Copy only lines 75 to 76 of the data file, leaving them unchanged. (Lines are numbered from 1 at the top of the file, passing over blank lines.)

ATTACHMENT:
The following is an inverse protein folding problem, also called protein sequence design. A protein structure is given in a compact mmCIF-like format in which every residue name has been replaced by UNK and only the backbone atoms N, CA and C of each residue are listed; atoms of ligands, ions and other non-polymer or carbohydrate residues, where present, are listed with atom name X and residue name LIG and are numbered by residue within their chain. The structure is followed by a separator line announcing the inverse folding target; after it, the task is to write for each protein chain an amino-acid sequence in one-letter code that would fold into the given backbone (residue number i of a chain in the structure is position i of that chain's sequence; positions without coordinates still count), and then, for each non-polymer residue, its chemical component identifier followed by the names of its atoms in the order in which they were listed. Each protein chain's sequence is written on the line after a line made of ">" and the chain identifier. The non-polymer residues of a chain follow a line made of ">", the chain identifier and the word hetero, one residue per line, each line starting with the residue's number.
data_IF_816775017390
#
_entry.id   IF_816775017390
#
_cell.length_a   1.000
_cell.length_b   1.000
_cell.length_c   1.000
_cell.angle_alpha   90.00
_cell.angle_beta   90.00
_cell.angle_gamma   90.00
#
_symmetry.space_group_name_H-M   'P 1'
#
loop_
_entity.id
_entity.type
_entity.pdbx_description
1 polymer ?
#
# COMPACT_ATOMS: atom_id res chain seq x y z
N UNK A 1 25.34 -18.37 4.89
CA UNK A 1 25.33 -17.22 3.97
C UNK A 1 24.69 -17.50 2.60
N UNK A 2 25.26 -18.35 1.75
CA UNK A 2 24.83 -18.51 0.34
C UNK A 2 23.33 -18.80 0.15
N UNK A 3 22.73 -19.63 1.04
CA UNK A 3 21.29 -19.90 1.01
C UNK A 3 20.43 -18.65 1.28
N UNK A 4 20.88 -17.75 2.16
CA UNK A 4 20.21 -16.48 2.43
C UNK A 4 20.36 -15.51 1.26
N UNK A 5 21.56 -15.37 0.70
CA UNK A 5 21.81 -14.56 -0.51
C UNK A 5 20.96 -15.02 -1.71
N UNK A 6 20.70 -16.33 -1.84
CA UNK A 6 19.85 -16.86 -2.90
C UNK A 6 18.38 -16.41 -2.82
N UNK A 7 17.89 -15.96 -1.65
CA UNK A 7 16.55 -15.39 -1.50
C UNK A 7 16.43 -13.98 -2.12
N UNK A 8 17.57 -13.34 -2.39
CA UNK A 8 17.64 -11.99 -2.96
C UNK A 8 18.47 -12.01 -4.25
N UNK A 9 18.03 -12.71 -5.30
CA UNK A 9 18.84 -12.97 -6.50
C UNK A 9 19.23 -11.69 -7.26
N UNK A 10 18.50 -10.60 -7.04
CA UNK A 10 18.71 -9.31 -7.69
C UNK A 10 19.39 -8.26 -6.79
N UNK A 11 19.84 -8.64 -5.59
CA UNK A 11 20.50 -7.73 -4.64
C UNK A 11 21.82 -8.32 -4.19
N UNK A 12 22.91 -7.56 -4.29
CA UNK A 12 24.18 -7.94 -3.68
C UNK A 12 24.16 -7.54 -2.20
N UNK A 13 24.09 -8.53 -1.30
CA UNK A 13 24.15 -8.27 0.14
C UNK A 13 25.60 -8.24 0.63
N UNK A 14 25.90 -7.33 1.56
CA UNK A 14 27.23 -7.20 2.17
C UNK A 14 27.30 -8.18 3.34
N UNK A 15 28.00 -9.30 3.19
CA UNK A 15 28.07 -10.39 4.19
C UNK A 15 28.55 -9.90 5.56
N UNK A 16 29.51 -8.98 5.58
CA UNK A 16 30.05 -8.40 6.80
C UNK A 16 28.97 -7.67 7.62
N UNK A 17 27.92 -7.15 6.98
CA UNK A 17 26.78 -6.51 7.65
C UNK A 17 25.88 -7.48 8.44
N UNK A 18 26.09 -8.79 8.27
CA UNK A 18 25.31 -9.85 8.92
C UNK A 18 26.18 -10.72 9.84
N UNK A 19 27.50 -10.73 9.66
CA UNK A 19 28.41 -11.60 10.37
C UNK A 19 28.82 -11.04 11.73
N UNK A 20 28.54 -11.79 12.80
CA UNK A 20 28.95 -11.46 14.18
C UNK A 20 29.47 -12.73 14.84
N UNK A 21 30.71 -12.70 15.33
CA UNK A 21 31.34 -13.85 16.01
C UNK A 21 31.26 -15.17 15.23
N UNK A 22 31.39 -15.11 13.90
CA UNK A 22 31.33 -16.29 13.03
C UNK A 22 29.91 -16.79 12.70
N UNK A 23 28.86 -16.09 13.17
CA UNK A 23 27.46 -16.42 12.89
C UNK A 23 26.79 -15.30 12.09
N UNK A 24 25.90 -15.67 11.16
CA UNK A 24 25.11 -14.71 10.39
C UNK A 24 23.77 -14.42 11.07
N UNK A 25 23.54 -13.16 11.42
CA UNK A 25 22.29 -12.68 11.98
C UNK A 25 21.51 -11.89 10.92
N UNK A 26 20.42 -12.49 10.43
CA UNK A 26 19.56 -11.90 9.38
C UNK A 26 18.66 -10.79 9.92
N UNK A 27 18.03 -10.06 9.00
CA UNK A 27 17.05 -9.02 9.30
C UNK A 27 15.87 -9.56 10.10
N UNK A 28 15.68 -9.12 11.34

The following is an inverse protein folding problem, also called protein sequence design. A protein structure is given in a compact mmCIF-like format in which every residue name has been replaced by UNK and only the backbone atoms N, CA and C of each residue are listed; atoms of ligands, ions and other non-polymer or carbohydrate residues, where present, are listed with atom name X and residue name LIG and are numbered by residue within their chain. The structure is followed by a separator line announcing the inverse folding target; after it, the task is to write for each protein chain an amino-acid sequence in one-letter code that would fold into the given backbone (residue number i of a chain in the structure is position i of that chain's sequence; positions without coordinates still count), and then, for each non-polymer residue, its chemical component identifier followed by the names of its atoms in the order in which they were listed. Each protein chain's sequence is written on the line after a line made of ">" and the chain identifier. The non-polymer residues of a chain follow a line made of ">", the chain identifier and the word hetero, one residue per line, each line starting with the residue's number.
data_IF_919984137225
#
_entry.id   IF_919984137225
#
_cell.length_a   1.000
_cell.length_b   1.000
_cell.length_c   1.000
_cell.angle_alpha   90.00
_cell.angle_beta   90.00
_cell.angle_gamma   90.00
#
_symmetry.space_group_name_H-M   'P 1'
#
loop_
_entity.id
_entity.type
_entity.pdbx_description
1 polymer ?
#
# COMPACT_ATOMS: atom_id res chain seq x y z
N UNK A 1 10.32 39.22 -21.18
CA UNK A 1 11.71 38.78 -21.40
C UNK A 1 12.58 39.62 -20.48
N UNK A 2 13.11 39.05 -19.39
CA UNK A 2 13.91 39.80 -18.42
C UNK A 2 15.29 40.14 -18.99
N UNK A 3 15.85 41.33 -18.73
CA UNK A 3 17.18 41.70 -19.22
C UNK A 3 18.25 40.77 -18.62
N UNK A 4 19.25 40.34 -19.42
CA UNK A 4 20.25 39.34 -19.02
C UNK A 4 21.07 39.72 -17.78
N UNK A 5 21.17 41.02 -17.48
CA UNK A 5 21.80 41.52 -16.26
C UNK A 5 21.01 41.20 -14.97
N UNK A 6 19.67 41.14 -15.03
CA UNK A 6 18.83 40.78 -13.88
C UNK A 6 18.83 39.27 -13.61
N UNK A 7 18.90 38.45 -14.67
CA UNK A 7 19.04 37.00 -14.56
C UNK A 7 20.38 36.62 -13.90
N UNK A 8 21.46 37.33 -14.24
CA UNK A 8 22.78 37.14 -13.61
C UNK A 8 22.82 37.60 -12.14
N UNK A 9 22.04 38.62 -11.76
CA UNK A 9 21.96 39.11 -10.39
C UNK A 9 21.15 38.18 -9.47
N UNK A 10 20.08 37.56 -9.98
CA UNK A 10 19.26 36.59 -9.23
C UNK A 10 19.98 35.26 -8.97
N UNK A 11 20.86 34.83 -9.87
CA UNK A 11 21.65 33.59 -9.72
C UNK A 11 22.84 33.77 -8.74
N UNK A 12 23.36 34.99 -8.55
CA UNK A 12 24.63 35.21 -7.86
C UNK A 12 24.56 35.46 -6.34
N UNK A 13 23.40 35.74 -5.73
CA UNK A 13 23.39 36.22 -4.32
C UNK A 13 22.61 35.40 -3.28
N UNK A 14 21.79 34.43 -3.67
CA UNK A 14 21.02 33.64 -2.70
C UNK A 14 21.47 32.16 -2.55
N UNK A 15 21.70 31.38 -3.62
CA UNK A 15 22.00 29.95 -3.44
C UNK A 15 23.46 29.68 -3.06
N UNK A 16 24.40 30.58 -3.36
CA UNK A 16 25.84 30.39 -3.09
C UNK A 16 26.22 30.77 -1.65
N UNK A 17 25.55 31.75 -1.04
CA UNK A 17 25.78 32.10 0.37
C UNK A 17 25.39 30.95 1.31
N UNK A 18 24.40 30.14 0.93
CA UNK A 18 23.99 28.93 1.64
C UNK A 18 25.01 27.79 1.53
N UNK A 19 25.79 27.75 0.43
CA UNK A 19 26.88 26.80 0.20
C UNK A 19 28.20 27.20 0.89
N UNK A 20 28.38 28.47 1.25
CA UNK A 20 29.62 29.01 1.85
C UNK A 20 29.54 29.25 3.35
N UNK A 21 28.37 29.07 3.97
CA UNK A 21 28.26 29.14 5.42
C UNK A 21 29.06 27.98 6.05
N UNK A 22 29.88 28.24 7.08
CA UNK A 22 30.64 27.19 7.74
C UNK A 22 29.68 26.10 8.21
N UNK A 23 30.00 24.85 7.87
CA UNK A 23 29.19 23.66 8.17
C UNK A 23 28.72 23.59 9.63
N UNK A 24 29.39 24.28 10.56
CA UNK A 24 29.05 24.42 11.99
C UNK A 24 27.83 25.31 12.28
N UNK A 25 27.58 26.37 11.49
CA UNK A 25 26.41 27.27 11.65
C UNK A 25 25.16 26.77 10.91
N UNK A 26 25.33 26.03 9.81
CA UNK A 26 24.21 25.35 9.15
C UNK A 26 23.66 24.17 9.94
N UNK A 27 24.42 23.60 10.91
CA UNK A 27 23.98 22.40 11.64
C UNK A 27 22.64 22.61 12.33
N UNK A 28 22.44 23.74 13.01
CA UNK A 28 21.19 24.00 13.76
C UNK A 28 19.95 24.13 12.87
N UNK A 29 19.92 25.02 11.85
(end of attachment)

C UNK A 18 26.18 -10.72 9.84
N UNK A 19 27.50 -10.73 9.66